When Green Is Not Your Color: Coping with Morning Sickness

Happy St. Patrick's day! Today is the day when people across the globe wear green and make merry. But if you're one of the many women who experience morning sickness (about half of all do), you likely won't feel too merry. Morning sickness varies in intensity and length. Some women will experience mild symptoms, like nausea and food aversions, for about 12 weeks, while others may endure more intense symptoms, like vomiting, sometimes lasting throughout pregnancy. While there isn't anything you can do to cure morning sickness, there are many things you can do to help ease your discomfort and lessen the intensity of nausea.


Give in to cravings. Morning sickness often comes with intense cravings to eat "bad" foods, like carbohydrate rich and high fat snacks. If that's what you crave -- give in. Sometimes, those foods do help your stomach feel better temporarily. And some relief is better than none, right?

Eat bland, eat small, and eat often. If you're not craving anything, but need to eat, try eating very bland, small meals or snacks frequently. Eating often and in small doses helps aid in better digestion and keeps from overloading your stomach, which can lead to more intense nausea.

Electrolytes. If you're vomiting, you need to counterbalance your loss of fluids. Try small doses of electrolyte enhances fluids. Be aware, however, to check the added sugar content of some electrolyte drinks. High sugar isn't necessary and may only add to your nausea. (Vitamin Water is sweetened naturally through fruit juice as opposed to Gatorade, which is sweetened with high fructose corn syrup.)

Consider your environment. Food isn't the only nausea trigger. Warm, stuffy rooms, heavy perfume, and even loud noise can all add to morning sickness.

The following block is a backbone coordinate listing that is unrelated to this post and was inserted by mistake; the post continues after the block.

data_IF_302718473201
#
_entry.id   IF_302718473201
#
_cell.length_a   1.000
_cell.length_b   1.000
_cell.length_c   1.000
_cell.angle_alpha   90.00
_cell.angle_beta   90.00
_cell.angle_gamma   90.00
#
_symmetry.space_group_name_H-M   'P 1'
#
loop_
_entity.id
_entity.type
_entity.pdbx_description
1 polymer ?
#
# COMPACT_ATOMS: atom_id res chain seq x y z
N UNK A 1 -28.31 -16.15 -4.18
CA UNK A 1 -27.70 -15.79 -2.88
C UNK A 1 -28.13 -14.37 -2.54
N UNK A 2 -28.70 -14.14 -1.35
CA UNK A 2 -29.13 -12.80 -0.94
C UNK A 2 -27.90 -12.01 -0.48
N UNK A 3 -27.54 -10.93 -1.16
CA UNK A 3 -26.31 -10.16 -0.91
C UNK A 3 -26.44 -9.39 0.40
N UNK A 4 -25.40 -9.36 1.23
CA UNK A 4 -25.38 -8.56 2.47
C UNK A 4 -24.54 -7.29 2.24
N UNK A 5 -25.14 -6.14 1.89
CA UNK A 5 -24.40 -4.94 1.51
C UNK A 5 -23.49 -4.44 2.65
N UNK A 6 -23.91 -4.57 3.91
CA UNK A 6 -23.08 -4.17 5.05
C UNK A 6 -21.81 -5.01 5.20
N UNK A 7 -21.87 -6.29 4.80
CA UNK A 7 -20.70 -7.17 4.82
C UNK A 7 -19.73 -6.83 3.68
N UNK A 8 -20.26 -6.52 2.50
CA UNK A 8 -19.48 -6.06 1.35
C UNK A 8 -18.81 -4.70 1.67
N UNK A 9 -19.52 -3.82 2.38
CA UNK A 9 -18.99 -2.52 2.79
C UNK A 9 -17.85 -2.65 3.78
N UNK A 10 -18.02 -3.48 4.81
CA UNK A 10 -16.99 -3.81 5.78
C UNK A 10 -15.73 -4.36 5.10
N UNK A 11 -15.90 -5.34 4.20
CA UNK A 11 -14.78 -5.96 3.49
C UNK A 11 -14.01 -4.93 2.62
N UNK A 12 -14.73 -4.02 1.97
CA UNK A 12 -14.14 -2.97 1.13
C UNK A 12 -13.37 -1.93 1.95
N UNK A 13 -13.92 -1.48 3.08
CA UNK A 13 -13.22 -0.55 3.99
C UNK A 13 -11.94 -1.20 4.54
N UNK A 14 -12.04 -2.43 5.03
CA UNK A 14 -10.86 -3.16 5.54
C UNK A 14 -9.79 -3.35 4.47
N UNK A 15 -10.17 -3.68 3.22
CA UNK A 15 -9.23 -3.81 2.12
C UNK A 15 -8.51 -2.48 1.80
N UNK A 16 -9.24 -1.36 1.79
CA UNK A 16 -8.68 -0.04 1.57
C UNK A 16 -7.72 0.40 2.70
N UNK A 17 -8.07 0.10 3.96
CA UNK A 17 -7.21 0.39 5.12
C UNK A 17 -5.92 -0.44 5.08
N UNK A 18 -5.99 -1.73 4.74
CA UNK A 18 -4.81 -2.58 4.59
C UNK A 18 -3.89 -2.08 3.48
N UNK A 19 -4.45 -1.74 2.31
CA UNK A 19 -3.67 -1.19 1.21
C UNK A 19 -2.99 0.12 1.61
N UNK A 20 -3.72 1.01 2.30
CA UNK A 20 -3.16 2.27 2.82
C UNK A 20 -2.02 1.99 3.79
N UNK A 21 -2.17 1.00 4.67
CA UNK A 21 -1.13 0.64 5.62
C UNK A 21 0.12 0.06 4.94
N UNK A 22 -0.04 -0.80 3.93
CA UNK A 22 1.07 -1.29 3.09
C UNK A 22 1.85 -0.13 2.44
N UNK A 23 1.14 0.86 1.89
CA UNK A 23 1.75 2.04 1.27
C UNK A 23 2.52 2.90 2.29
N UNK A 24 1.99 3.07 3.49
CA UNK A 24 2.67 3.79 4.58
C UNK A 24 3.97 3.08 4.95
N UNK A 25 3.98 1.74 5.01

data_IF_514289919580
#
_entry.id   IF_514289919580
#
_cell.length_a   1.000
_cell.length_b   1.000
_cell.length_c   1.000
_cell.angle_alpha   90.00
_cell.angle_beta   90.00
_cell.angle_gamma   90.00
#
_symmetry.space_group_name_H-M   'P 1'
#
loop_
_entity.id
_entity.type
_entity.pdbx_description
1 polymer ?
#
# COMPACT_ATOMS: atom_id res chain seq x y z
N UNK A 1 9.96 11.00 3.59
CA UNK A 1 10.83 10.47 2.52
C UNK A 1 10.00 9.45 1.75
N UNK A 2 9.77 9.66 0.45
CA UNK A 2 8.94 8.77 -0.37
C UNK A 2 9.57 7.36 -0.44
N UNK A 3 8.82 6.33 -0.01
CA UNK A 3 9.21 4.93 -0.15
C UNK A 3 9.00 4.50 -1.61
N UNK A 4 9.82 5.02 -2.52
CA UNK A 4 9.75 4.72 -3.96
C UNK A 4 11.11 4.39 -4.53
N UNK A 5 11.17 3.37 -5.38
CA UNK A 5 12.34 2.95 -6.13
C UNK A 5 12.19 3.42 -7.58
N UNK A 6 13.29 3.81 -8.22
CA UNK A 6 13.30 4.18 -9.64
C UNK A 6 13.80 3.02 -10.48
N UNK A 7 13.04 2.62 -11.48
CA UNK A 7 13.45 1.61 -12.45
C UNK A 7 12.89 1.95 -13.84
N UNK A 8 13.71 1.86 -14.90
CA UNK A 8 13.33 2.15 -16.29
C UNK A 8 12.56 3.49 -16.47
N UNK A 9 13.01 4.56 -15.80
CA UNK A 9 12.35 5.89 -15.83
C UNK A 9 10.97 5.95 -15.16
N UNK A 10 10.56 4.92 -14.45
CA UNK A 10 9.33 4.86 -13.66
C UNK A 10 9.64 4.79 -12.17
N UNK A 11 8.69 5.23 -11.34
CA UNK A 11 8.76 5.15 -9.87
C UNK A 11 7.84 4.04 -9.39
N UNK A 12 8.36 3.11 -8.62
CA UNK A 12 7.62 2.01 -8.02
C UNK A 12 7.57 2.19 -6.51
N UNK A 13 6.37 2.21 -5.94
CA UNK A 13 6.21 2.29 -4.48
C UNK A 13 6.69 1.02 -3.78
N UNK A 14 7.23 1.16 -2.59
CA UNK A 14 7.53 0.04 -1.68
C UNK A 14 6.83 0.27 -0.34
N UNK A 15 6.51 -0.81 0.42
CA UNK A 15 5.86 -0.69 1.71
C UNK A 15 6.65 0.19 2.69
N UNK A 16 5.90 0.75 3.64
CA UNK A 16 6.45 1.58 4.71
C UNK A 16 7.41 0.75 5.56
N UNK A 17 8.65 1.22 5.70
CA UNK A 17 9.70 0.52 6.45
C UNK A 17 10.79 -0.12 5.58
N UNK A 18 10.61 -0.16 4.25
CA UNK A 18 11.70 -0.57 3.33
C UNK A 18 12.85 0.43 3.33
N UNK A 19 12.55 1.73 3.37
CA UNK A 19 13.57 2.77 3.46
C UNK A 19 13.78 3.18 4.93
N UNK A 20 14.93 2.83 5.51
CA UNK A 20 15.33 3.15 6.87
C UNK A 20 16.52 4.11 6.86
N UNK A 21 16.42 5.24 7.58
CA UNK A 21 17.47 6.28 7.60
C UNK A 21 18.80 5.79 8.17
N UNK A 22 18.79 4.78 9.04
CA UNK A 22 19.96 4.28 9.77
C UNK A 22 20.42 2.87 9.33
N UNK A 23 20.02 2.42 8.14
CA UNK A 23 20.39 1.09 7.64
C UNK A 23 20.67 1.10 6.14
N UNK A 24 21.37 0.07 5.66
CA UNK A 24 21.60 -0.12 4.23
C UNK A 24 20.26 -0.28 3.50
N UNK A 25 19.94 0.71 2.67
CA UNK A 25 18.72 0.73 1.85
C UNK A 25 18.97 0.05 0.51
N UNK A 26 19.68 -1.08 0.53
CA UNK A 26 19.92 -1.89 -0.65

Have a night cap. If you're taking prenatal vitamins, they could be adding to your nausea. Consider taking your vitamins before bed and never take them on an empty stomach.

Ginger aid. Ginger has long been known to help ease nausea. It can be taken in many forms -- in ginger ale drinks, in pill form, in hard candies, in tea, or by eating the root directly.

Slow to rise. When you wake up in the morning, get out of bed slowly. Getting out of bed too quickly, especially when you're pregnant can make you feel faint, dizzy, or nauseous. Also, keep some water and a few crackers on your bedside table. Putting food in your stomach before getting out of bed can help quell the nausea.

Alternative therapy. Some women swear by alternative treatment to ease morning sickness, including accupressure, accupuncture, and chiropractic care.

Medication. For women with severe and debilitating nausea, which includes frequent or constant vomiting, prescribed medication may be the answer. Talk with your care provider about your options and any risks that may be involved. If  left untreated, severe vomiting can lead to dehydration, which can cause preterm labor.


What did you do to deal with morning sickness?

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